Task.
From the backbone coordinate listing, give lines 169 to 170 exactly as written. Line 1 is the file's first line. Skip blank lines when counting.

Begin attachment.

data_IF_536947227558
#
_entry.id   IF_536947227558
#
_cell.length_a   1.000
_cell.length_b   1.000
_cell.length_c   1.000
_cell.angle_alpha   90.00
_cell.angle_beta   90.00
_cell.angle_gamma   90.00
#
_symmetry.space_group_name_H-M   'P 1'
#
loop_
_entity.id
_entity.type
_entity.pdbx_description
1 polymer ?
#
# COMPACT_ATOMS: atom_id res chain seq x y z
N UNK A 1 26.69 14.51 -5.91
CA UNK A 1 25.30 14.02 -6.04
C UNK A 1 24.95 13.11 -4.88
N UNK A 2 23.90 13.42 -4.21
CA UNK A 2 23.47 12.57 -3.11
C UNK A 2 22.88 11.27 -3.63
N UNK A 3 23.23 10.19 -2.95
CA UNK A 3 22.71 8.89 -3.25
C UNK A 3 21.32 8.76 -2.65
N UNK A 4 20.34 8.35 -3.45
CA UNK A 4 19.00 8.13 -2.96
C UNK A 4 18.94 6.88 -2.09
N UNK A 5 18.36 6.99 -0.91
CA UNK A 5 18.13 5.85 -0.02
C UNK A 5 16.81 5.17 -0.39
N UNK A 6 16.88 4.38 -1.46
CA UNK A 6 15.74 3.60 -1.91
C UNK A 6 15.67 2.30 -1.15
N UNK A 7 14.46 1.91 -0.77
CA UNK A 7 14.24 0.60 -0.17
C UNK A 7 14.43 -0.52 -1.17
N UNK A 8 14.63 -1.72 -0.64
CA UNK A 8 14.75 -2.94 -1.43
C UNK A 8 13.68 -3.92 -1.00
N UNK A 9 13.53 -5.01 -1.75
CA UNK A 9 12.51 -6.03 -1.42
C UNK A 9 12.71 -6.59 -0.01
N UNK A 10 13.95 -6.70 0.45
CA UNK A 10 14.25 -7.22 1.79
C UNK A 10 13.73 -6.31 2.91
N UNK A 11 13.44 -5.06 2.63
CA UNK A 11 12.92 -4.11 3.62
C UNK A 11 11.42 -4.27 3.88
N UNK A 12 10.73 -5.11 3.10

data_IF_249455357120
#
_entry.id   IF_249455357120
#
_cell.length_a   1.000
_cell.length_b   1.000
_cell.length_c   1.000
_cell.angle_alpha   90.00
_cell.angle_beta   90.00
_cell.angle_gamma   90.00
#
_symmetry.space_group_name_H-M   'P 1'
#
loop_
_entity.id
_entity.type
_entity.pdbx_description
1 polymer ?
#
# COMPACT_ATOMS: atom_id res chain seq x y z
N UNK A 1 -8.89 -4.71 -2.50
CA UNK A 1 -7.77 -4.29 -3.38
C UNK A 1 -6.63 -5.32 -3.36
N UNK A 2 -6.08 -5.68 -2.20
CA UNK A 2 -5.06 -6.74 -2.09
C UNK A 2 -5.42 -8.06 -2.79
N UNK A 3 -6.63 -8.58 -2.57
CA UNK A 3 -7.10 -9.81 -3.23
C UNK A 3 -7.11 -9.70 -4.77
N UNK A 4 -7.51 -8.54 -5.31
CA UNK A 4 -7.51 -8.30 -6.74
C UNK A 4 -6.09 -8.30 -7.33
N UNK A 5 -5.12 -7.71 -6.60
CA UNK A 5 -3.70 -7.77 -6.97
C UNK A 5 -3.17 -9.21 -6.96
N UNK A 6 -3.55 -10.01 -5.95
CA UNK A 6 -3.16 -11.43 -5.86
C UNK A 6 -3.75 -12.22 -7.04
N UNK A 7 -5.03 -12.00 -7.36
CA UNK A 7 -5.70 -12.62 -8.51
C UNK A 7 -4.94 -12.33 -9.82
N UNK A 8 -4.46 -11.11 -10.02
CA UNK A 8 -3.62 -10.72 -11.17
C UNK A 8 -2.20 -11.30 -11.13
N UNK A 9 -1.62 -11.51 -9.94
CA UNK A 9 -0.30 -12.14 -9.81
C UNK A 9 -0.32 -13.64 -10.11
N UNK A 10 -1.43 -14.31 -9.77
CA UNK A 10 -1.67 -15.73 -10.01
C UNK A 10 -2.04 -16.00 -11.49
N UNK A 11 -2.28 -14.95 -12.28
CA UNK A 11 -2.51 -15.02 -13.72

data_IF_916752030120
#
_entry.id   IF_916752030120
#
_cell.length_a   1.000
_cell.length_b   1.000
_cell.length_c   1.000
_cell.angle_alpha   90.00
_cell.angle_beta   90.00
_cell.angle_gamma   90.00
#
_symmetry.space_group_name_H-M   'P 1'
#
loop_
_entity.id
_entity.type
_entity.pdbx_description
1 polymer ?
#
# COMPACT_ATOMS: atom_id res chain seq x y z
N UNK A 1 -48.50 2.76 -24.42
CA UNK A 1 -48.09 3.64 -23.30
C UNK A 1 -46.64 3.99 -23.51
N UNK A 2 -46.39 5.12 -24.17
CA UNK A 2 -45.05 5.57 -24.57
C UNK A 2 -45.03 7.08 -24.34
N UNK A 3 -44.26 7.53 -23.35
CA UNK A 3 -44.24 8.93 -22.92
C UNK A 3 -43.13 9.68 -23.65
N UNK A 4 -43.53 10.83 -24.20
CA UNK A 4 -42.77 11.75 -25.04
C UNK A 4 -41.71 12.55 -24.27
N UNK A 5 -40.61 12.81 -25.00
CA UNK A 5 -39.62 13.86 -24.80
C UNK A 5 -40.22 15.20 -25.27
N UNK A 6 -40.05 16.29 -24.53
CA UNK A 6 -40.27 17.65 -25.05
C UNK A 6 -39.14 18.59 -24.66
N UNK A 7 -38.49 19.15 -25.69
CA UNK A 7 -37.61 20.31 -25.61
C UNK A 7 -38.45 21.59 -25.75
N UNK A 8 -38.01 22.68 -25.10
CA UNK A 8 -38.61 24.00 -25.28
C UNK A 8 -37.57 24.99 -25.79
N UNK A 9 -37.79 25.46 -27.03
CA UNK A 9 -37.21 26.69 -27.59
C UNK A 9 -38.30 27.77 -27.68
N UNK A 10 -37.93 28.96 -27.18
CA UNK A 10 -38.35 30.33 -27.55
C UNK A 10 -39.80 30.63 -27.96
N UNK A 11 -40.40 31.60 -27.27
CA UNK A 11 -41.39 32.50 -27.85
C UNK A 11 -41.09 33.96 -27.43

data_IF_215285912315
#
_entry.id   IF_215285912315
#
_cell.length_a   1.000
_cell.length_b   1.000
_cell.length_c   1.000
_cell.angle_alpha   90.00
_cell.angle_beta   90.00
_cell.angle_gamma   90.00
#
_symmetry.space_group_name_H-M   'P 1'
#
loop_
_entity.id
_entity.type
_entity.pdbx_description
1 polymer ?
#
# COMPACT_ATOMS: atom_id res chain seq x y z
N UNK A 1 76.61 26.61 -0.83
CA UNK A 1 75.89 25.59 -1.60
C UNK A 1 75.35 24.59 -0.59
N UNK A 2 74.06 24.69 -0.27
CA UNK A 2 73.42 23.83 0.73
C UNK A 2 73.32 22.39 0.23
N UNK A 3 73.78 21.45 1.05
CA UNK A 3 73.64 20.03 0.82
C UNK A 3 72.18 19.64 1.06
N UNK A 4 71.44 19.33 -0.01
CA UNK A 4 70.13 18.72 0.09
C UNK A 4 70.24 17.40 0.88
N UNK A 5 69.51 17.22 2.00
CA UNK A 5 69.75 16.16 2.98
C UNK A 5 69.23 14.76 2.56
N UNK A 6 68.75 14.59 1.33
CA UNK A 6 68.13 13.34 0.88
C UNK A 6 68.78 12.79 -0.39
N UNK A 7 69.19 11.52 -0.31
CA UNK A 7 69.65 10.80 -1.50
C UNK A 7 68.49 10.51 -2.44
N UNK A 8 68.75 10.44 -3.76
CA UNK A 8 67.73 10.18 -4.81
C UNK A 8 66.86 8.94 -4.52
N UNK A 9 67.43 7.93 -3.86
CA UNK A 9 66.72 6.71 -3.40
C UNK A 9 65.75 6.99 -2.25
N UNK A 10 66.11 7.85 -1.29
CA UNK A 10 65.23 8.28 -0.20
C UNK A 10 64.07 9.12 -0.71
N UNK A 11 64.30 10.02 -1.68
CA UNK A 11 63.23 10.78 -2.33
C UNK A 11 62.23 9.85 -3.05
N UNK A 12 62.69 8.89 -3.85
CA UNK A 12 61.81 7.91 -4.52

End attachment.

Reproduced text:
_cell.angle_gamma   90.00
#